made by Chinese officials, it can be assumed that they were at least tolerated, if not 
directly supported by Chinese authorities," Vatis says.

"What we saw coming out of China was a massive amount of hacking --- coordinated 
attacks that amounted to nothing less than low-grade information warfare," says Chris 
Ruland, the director of Atlanta-based Internet Security Systems X-Force, a team of 
elite computer security specialists who try to keep the company's 8,000 corporate 
customers one step ahead of cybercriminals.

ISS saw a spike in computer attacks on Sept. 11 that prompted the issuance of an 
"Alert-Con 3" warning to its customers that reflects increasing hacker attacks at what 
the company calls "unusually high levels" --- just one stage short of "a catastrophic 
problem" requiring "immediate, decisive action" by system operators.

"The past six months have witnessed a clear escalation in the number of politically 
motivated cyberattacks, often embroiling hackers from around the world in regional 
disputes," Vatis says. "Although initially relatively benign, recent attacks have 
increasingly targeted vital communications and infrastructure systems."

The first cyberattacks linked to the Sept. 11 attacks were actually aimed by 
pro-American hacker vigilantes against targets they believed were linked to terrorists.

In October, members of a hacker group calling itself Yihat, for Young Intelligent 
Hackers Against Terrorism, claimed to have penetrated the network of the Arab National 
Bank in Saudi Arabia, downloaded the account records of a few customers and promised 
to turn them over to the FBI. The bank has tightened its security.

Retaliation was swift. A Pakistani hacker group calling itself G-Force defaced two 
U.S. government Web sites --- leaving the equivalent of electronic graffiti --- and 
promised to attack hundreds more to protest the U.S. military raids in Afghanistan.

Other cyberattacks have been more serious.

Pakistani hacker groups have repeatedly penetrated computer systems operated by the 
Indian Parliament, the Indian Institute of Science, and the Bhabha Atomic Research 
Center, where they downloaded possibly sensitive research information. Indian hackers 
regularly sabotage Pakistani sites as well.

During NATO's bombing campaign in Yugoslavia in 1999, Serbian hackers --- now believed 
to have been employed by the Yugoslav military --- mounted sustained cyberattacks on 
NATO servers that periodically brought them to a standstill.

And in the Middle East, as tensions between Israelis and Palestinians have escalated 
in the streets, the tempo of attacks has also increased in cyberspace.

Israeli hackers have mounted sustained "denial of service" assaults --- shutting down 
Web sites by overloading them --- against the Palestinian Authority and the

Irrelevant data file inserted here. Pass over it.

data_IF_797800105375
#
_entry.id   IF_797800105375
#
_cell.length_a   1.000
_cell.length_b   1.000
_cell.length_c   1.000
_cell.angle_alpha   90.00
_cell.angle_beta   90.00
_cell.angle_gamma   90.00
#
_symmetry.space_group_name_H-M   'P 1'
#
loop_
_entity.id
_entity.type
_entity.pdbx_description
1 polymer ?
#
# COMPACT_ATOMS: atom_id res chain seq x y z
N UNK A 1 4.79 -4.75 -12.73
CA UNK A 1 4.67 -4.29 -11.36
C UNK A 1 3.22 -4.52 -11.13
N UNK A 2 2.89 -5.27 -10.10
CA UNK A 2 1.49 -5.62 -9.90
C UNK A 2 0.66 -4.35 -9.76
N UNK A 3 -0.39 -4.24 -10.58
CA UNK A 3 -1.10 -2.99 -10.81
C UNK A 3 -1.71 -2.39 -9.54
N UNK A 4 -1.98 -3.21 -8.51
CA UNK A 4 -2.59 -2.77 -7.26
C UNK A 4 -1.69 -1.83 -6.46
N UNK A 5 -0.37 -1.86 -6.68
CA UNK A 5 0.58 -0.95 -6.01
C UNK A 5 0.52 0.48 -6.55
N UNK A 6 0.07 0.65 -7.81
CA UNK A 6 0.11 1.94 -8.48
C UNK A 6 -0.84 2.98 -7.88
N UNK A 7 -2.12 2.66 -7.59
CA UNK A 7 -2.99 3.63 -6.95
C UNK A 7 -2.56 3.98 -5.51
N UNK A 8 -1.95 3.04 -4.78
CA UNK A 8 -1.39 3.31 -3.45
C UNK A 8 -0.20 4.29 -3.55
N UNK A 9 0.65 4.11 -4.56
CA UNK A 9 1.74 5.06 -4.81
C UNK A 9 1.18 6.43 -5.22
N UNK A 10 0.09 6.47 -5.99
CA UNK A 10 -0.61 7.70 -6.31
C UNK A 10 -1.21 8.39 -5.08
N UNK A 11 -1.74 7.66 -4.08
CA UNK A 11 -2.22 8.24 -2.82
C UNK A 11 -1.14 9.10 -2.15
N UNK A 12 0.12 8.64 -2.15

pro-Palestinian groups Hezbollah and Hamas, and released destructive computer worms 
and electronic Trojan horses against other Palestinian sites.

Palestinians have countered with a "cyberjihad" that temporarily shut down sites 
belonging to the Israeli Parliament, the Israeli Defense Forces, the Foreign Ministry 
and the Tel Aviv Stock Exchange. One group, operating under the name Unity, has 
outlined a four-phase strategy of escalation, which would eventually conclude with 
cyberattacks on communications systems and foreign targets.

In recent months, law enforcement authorities have been increasingly proactive in 
trying to head off more trouble in cyberspace.

Five days before the Sept. 11 attacks, 80 FBI and other federal agents raided the 
offices of InfoCom Inc., a Richardson, Texas, company that provided Internet service 
to 500 clients, many of them in the Middle East. The FBI shut down company Internet 
services and froze some of its bank accounts.

So far, authorities have not disclosed any motives for the raid, but InfoCom's 
attorney, Arch McColl, says the company is a merely a group of Palestinian "computer 
nerds" who are victims of guilt by association.

In early October, police from Scotland Yard shut down a "Jihad" Web operated by a 
London chef, 43-year-old Sulayman Balal Zainulabidin, who was charged under the 
British Terrorism Act with "providing training or instruction in the making of 
firearms, explosives or chemical, biological or nuclear weapons."

In the long run, new tactics may be needed to defend electronic frontiers.

One proposal from Sen. Ron Wyden (D-Ore.) calls for a pool of experts that would be on 
call to respond to any emergency.

"What this country needs is essentially a technology equivalent of the National 
Guard," Wyden says, a "National Emergency Technology Guard that in times of crisis 
would be in a position to mobilize our nation's information technology community to 

Others call for even more sweeping measures.

What is needed today is essentially a "Manhattan Project" for counterterrorism 
technology, says Vatis. "A significant portion of that effort should focus on 
technology to secure the information infrastructure that provides the foundation for 
much of our economy and national security."